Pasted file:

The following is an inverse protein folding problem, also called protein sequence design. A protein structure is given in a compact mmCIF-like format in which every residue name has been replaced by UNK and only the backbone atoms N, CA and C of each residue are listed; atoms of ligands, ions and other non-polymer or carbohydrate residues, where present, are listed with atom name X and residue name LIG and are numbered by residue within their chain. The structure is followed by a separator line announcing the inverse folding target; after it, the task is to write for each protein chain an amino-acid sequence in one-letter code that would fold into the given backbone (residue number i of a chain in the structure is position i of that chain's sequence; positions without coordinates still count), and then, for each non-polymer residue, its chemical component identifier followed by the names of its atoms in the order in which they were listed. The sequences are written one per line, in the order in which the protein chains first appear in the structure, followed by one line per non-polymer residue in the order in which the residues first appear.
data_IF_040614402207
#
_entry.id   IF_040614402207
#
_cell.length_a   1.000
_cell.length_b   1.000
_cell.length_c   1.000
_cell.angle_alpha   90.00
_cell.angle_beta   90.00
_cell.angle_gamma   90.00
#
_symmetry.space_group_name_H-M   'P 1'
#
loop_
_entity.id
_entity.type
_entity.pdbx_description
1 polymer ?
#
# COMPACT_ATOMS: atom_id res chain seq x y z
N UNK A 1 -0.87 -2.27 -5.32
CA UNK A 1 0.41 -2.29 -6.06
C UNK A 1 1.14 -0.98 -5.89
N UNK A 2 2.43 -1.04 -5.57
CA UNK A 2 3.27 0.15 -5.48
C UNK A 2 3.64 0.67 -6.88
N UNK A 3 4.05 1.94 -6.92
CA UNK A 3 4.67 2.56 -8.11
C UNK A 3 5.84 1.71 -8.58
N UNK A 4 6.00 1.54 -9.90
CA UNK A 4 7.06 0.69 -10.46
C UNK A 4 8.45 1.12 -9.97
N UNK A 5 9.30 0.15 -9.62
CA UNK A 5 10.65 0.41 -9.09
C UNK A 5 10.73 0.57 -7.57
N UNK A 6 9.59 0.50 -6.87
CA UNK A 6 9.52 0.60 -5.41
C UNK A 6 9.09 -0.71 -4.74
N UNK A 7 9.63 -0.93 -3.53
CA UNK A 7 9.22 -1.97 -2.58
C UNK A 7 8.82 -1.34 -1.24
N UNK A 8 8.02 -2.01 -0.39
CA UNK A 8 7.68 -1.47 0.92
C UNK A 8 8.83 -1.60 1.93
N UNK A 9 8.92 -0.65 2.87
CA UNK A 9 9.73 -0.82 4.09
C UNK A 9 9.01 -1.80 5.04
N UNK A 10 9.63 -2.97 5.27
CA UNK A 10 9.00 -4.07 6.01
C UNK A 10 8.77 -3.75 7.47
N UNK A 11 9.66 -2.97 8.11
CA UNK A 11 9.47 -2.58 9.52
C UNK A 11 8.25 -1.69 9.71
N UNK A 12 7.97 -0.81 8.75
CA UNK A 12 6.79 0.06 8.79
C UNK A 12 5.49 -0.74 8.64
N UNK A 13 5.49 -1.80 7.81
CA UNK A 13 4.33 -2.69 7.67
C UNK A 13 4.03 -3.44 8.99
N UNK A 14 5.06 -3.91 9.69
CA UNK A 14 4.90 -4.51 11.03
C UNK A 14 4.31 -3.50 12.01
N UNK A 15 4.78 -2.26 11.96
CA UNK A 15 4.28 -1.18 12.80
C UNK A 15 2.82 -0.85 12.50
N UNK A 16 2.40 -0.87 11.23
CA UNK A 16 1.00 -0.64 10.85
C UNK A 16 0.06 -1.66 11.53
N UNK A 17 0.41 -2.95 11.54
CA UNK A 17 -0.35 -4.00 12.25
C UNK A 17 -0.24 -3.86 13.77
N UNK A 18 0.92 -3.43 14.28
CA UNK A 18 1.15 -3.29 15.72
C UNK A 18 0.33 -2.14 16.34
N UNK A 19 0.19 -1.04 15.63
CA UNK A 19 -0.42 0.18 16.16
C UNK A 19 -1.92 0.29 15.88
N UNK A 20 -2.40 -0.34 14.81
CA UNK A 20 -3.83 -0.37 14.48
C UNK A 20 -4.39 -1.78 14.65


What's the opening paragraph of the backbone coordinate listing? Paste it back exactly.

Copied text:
The following is an inverse protein folding problem, also called protein sequence design. A protein structure is given in a compact mmCIF-like format in which every residue name has been replaced by UNK and only the backbone atoms N, CA and C of each residue are listed; atoms of ligands, ions and other non-polymer or carbohydrate residues, where present, are listed with atom name X and residue name LIG and are numbered by residue within their chain. The structure is followed by a separator line announcing the inverse folding target; after it, the task is to write for each protein chain an amino-acid sequence in one-letter code that would fold into the given backbone (residue number i of a chain in the structure is position i of that chain's sequence; positions without coordinates still count), and then, for each non-polymer residue, its chemical component identifier followed by the names of its atoms in the order in which they were listed. The sequences are written one per line, in the order in which the protein chains first appear in the structure, followed by one line per non-polymer residue in the order in which the residues first appear.